Deepanjan Kundu — Updated On September 12th, 2023
Beginner BERT Classification Generative AI Guide Machine Learning


Power of LLMs have become the new buzz in the AI community. Early adopters have swarmed to the different generative AI solutions like GPT 3.5, GPT 4, and BARD for different use cases. They have been used for question and answering tasks, creative text writing, and critical analysis. Since these models are trained on tasks like next-sentence prediction on a large variety of corpora, they are expected to be great at text generation.

The robust transformer-based neutral networks allow the model to also adapt to language-based machine learning tasks like classification, translation, prediction, and entity recognition. Hence, it has become easy for data scientists to leverage generative AI platforms for more practical and industrial language-based ML use cases by giving the appropriate instructions. In this article, we aim to show how simple it is to use generative LLMs for prevalent language-based ML tasks using prompting and critically analyze the benefits and limitations of zero-shot and few-shot prompting.

Learning Objectives

  • Learn about zero-shot and few-shot prompting.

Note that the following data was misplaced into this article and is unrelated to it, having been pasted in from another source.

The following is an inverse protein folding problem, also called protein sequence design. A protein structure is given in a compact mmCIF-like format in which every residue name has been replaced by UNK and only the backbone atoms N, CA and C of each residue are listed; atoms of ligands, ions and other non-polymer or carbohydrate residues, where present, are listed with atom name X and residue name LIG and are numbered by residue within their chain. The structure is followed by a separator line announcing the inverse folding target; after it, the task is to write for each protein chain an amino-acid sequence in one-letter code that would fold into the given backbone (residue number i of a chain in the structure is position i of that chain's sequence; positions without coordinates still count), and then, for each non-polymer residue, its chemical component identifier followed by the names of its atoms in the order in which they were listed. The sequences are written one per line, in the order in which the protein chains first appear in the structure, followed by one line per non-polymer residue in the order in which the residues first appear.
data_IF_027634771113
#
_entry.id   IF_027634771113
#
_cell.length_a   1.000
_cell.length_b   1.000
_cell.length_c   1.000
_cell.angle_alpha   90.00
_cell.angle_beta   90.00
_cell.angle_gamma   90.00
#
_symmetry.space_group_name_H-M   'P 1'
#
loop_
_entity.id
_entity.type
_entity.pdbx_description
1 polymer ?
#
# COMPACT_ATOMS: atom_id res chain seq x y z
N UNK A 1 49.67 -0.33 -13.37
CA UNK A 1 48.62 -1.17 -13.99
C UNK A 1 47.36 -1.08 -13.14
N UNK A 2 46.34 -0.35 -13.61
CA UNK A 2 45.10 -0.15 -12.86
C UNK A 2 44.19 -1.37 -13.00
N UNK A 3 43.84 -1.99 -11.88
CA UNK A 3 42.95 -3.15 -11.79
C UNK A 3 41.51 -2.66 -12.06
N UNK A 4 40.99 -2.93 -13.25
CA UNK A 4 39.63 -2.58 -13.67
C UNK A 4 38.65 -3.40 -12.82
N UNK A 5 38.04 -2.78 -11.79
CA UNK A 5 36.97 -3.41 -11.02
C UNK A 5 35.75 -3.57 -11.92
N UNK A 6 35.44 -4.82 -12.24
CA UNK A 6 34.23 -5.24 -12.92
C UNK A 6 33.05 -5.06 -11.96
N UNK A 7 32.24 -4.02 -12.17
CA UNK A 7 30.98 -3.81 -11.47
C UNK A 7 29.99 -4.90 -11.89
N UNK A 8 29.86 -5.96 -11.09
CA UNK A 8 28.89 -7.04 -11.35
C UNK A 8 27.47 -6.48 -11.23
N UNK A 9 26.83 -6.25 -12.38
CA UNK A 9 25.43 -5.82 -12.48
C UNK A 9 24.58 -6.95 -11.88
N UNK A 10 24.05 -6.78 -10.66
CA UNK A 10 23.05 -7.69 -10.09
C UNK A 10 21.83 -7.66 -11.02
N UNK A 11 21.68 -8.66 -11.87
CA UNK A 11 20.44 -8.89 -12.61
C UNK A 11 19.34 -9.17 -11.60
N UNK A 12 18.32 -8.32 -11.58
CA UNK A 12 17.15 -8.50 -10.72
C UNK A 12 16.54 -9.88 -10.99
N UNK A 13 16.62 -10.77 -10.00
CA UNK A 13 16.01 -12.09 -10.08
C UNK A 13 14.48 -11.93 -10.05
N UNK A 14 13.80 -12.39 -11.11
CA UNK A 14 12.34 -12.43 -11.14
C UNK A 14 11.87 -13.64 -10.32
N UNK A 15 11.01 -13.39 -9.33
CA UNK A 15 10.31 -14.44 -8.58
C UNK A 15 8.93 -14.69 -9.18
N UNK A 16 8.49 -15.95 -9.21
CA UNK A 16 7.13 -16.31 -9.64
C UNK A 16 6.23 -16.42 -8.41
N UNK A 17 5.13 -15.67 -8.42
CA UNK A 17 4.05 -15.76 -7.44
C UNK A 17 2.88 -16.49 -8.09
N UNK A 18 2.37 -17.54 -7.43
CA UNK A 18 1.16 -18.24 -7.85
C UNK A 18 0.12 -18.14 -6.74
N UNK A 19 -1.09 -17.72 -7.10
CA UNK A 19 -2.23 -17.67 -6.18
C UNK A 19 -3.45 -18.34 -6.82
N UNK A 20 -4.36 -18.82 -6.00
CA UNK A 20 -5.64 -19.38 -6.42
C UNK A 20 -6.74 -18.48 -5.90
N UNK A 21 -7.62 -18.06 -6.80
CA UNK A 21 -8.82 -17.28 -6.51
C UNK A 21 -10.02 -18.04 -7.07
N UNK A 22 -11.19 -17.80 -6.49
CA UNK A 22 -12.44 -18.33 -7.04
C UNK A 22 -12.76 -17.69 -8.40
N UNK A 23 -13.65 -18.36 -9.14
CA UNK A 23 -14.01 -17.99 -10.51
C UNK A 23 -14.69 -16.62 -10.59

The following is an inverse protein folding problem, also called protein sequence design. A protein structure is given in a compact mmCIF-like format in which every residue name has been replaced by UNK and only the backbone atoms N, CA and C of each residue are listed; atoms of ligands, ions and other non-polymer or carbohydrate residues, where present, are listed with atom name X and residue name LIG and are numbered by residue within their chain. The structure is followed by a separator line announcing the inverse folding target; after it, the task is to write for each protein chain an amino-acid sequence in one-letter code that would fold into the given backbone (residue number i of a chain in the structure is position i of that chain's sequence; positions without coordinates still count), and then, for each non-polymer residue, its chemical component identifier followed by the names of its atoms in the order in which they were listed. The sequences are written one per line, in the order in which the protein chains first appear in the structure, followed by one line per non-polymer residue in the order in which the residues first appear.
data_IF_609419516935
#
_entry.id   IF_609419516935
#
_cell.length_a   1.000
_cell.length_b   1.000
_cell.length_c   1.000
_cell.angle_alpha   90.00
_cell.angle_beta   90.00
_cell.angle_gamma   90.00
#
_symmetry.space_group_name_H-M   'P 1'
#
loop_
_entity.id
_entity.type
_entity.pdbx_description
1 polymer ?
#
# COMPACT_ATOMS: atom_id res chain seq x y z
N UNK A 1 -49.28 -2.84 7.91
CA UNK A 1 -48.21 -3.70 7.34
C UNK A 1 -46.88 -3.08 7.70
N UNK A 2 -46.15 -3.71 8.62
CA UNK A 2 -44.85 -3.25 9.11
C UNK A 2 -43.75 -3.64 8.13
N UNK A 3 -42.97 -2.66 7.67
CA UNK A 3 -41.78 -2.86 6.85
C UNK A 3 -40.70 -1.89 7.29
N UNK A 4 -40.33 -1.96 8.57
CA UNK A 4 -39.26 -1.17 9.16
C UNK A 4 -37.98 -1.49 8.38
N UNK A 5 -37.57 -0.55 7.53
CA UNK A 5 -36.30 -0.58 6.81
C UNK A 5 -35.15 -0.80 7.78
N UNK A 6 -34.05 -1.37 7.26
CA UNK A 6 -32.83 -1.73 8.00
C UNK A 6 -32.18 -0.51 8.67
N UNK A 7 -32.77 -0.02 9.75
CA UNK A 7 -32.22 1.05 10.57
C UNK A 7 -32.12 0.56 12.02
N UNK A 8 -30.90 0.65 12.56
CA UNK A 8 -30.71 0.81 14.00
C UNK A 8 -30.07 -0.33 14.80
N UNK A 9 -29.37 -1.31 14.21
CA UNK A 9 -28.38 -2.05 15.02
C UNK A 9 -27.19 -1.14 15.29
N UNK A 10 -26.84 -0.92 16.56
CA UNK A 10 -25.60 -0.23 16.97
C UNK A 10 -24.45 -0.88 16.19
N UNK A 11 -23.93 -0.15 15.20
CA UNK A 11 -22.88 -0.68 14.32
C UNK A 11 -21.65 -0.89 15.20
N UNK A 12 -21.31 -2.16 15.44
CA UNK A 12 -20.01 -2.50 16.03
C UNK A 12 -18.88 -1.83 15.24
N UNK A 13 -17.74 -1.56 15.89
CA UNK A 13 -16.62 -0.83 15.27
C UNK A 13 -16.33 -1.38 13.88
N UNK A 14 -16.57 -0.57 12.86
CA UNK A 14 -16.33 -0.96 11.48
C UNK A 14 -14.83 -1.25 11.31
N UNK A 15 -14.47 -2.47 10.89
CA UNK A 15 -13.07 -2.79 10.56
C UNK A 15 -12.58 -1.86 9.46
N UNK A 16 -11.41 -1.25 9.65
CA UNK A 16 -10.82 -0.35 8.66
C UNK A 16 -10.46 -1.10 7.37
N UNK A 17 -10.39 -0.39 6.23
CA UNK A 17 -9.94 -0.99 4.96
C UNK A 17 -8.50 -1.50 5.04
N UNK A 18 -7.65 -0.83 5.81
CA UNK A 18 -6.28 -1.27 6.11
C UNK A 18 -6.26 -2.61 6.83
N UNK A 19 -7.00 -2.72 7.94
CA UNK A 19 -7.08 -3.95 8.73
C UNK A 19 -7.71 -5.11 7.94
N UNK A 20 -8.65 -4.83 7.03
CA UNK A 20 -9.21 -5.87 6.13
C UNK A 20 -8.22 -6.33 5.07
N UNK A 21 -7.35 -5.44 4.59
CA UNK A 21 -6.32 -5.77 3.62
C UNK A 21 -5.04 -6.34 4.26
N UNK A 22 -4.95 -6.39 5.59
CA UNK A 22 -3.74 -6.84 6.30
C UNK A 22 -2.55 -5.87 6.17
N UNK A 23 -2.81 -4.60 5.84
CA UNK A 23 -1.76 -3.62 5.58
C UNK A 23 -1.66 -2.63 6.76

• Analyze their performance on an example machine learning task.
  • Evaluate few-shot prompting against more sophisticated techniques like fine-tuning.
  • Understand the pros and cons of prompting techniques.

This article was published as a part of the Data Science Blogathon.

What is Prompting?

Let us start with defining LLMs. A large language model, or LLM, is a deep learning system built with multiple layers of transformers and feed-forward neural networks that contain hundreds of millions to billions of parameters. They are trained on massive datasets from different sources and are built to understand and generate text. Some example applications are language translation, text summarization, question answering, content generation, and more. There are different types of LLMs: encoder-only(BERT), encoder + decoder (BART, T5), and decoder-only (PALM, GPT, etc.). LLMs with a decoder component are called Generative LLMs; this is the case for most modern LLMs.